classifier with a natural language, image-captioning system.
13 The classifier
uses training data labeled with the objects appearing in the image; the captioning system is labeled with English
sentences describing the appearance
of the image. By training these systems
jointly, the variables in the hidden layers may get aligned to semantically
meaningful concepts, even as they are
being trained to provide discriminative
power. This results in English language
descriptions of images that have both
high image relevance (from the captioning training data) and high class
relevance (from the object recognition
training data), as shown in Figure 6.
While this method works well for
many examples, some explanations include details that are not actually present in the image; newer approaches,
such as phrase-critic methods, may create even better descriptions.
approach might determine if there are
hidden layers in the learned classifier
that learn concepts corresponding to
something meaningful. For example,
Zeiler and Fergus observed that certain layers may function as edge or pattern detectors.
40 Whenever a user can
identify the presence of such layers,
then it may be preferable to use them
in the explanation. Bau et al. describe
an automatic mechanism for matching CNN representations with semantically meaningful concepts using a
large, labeled corpus of objects, parts,
and texture; furthermore, using this
alignment, their method quantitatively
scores CNN interpretability, potentially suggesting a way to optimize for
However, many obstacles remain.
As one example, it is not clear there are
satisfying ways to describe important,
discriminative features, which are often intangible, for example, textures.
An intelligible explanation may need to
define new terms or combine language
with other modalities, like patches of
an image. Another challenge is inducing first-order, relational descriptions,
which would enable descriptions such
as “a spider because it has eight legs”
and “full because all seats are occupied.”
While quantified and relational abstractions are very natural for people, progress in statistical-relational learning
has been slow and there are many open
questions for neuro-symbolic learning.
Facilitating user control with explanatory models. Generating an explanation by mapping an inscrutable
model into a simpler, explanatory
model is only half of the battle. In addition to answering counterfactuals
about the original model, we would
ideally be able to map any control actions the user takes in the explanatory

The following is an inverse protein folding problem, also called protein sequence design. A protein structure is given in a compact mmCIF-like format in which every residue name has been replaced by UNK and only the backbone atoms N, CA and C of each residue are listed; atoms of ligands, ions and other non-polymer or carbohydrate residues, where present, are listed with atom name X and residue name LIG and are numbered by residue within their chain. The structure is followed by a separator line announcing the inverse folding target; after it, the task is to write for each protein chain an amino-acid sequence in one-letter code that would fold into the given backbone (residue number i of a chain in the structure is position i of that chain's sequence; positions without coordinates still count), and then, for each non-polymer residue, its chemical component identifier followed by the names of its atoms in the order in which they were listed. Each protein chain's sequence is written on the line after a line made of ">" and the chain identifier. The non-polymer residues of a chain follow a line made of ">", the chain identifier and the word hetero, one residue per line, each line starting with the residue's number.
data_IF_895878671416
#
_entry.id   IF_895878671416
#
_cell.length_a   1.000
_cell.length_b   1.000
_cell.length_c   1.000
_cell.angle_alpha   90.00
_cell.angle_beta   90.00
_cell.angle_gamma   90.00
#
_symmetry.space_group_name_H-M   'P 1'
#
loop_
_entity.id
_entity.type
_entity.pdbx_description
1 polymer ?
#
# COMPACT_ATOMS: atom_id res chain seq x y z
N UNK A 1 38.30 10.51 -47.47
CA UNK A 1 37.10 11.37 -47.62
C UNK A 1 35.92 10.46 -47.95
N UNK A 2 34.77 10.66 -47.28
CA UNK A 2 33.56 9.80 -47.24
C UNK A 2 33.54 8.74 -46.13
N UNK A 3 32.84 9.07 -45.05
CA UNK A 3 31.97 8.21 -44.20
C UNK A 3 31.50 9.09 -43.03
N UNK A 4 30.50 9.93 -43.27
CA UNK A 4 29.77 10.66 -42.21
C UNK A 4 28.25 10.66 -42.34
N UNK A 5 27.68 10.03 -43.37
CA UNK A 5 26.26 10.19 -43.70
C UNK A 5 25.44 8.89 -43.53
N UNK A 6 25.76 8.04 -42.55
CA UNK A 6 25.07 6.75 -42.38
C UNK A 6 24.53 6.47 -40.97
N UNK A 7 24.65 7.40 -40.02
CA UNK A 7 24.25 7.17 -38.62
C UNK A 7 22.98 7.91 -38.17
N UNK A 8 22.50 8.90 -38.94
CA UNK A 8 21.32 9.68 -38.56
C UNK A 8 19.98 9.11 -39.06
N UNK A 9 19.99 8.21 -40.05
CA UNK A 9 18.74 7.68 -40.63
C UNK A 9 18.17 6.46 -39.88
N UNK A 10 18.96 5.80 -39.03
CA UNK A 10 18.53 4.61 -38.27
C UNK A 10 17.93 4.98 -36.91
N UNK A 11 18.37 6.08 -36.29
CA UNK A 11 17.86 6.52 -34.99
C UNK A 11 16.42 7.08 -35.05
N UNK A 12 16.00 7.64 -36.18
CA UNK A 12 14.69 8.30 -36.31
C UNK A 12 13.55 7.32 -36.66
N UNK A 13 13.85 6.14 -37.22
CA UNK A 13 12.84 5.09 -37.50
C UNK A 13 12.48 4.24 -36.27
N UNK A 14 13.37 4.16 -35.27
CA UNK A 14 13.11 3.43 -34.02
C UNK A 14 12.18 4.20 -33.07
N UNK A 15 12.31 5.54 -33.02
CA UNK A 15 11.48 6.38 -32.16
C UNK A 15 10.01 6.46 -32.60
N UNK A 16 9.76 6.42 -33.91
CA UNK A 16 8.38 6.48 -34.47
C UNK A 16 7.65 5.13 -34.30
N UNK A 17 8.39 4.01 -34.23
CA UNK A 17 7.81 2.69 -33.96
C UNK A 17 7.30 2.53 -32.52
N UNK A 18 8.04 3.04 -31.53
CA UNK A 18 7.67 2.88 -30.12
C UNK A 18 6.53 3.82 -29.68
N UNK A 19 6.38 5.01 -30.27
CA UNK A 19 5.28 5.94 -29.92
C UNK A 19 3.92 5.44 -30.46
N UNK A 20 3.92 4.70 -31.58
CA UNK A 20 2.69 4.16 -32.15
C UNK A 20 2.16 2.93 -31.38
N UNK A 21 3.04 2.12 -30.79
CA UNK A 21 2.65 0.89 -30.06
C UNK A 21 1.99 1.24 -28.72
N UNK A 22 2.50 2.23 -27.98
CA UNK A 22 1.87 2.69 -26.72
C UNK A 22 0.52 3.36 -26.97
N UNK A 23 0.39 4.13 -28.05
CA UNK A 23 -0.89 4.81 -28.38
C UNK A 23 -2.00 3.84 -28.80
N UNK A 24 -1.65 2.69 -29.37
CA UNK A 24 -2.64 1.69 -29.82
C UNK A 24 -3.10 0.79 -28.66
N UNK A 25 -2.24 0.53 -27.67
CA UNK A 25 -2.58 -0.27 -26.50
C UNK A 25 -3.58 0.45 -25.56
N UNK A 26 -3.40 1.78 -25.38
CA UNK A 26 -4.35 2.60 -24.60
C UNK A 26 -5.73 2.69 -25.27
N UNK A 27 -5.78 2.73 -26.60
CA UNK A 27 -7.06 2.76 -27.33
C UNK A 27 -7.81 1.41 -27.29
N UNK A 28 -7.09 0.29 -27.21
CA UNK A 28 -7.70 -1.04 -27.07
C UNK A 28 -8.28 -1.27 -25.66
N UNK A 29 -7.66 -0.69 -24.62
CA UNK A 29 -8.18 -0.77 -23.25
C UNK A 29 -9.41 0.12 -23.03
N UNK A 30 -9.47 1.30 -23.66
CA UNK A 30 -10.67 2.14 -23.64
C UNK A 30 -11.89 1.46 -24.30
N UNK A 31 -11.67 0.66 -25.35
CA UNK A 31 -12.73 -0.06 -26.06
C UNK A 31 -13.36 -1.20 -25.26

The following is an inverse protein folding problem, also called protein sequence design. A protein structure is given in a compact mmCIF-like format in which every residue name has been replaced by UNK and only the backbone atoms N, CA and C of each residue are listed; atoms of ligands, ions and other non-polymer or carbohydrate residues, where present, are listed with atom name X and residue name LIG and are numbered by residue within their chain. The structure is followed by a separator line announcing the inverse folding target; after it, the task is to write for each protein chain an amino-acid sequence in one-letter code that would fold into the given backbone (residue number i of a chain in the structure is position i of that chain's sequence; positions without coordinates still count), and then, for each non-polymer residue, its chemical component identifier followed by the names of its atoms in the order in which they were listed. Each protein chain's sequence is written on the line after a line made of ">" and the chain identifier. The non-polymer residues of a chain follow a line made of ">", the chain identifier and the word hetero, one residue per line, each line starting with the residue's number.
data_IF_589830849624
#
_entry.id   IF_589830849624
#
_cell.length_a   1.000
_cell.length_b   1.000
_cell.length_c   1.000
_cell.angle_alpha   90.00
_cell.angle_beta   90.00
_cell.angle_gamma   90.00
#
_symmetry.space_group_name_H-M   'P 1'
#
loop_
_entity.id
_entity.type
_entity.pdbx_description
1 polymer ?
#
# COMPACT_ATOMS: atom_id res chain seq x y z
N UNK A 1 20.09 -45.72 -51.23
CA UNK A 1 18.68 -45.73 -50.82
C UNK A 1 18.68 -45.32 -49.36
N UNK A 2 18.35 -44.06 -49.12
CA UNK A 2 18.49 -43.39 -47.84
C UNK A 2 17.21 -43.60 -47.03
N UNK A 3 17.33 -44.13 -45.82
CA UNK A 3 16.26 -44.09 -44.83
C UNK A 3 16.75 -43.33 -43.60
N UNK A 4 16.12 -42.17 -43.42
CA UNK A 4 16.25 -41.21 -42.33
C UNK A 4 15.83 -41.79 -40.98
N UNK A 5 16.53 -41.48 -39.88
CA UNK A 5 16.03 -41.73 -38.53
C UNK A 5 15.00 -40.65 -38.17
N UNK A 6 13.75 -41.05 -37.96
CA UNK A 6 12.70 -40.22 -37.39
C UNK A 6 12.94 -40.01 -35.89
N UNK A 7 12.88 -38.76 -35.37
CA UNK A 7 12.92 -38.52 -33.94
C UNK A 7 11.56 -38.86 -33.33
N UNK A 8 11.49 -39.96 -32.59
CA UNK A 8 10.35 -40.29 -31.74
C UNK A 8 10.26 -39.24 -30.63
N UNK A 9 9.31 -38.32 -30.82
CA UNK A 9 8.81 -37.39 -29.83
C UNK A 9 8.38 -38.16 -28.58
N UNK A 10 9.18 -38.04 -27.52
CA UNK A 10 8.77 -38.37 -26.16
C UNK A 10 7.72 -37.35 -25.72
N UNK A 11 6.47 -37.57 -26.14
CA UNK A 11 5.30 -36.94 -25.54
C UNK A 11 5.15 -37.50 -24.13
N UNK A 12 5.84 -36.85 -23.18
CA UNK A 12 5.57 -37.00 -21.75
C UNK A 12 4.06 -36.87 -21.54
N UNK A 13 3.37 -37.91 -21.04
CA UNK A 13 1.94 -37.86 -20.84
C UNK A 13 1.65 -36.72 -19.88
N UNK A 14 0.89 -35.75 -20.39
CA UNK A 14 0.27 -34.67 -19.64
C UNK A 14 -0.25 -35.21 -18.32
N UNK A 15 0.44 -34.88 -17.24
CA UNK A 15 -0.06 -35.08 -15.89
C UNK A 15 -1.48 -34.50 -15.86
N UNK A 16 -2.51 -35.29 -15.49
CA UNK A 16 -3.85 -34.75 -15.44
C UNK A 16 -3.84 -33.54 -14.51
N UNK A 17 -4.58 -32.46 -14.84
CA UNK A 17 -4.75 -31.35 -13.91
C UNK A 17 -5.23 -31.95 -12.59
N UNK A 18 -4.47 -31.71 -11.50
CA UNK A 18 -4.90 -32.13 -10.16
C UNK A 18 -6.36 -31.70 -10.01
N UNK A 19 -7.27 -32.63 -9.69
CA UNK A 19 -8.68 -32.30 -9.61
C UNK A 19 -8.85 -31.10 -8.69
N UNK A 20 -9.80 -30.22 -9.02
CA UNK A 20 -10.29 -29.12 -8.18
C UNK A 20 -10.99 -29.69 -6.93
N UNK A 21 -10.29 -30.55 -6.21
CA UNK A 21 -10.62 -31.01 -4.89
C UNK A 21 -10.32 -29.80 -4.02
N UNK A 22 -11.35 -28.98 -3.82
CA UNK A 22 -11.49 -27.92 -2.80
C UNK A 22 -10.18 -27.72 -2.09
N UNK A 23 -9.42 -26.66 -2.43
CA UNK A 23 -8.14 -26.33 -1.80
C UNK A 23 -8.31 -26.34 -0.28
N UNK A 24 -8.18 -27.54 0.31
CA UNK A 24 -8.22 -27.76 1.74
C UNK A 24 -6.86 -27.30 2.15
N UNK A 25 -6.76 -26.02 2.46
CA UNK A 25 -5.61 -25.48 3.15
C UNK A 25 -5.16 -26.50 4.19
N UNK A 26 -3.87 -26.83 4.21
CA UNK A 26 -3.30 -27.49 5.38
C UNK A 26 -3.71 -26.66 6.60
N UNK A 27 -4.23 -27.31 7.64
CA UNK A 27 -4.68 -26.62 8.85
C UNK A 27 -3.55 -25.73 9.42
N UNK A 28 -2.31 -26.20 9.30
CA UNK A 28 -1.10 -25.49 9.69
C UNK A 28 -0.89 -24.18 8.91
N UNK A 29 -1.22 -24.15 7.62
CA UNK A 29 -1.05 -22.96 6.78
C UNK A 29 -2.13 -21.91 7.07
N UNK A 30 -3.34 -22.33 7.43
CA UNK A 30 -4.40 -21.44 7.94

model back as adjustments to the original, inscrutable model. For example,
as we illustrated how a user could directly edit a GA2M’s shape curve (
Figure 4b) to change the model’s response
to asthma. Is there a way to interpret
such an action, made to an intelligible
explanatory model, as a modification
to the original, inscrutable model? It
seems unlikely that we will discover a
general method to do this for arbitrary
source models, since the abstraction
mapping is not invertible in general.
However, there are likely methods for
mapping backward to specific classes
of source models or for specific types
of feature-transform mappings. This is
an important area for future study.
Toward Interactive Explanation
The optimal choice of explanation de-
pends on the audience. Just as a hu-
man teacher would explain physics
differently to students who know or
do not yet know calculus, the technical
sophistication and background knowl-
edge of the recipient affects the suit-
ability of a machine-generated expla-
nation. Furthermore, the concerns of
a house seeker whose mortgage appli-
cation was denied due to a FICO score
differ from those of a developer or data
scientist debugging the system. There-
fore, an ideal explainer should model
the user’s background over the course
of many interactions.
The HCI community has long studied mental models,
31 and many intelligent tutoring systems (ITSs) build
explicit models of students’ knowledge and misconceptions.
the frameworks for these models are
typically hand-engineered for each
subject domain, so it may be difficult to adapt ITS approaches to a system that aims to explain an arbitrary
Even with an accurate user model,
it is likely that an explanation will not
answer all of a user’s concerns, because
the human may have follow-up questions. We conclude that an explanation
system should be interactive, supporting such questions from and actions by
the user. This matches results from psychology literature, summarized earlier,
and highlights Grice’s maxims, especially those pertaining to quantity and
relation. It also builds on Lim and Dey’s
work in ubiquitous computing, which
investigated the kinds of questions users wished to ask about complex, context-aware applications.
24 We envision
an interactive explanation system that
supports many different follow-up and
“Visual explanations are both image relevant and class relevant. In contrast, image descriptions are
image relevant, but not necessarily class relevant, and class definitions are class relevant but not
necessarily image relevant.”
Description: This is a large bird with a white neck and a black back in the water.
Class Definition: The Laysan Albatross is a seabird with a hooked yellow beak,
black back, and white belly.
Visual Explanation: This is a Laysan Albatross because this bird has
a hooked yellow beak, white neck, and black back.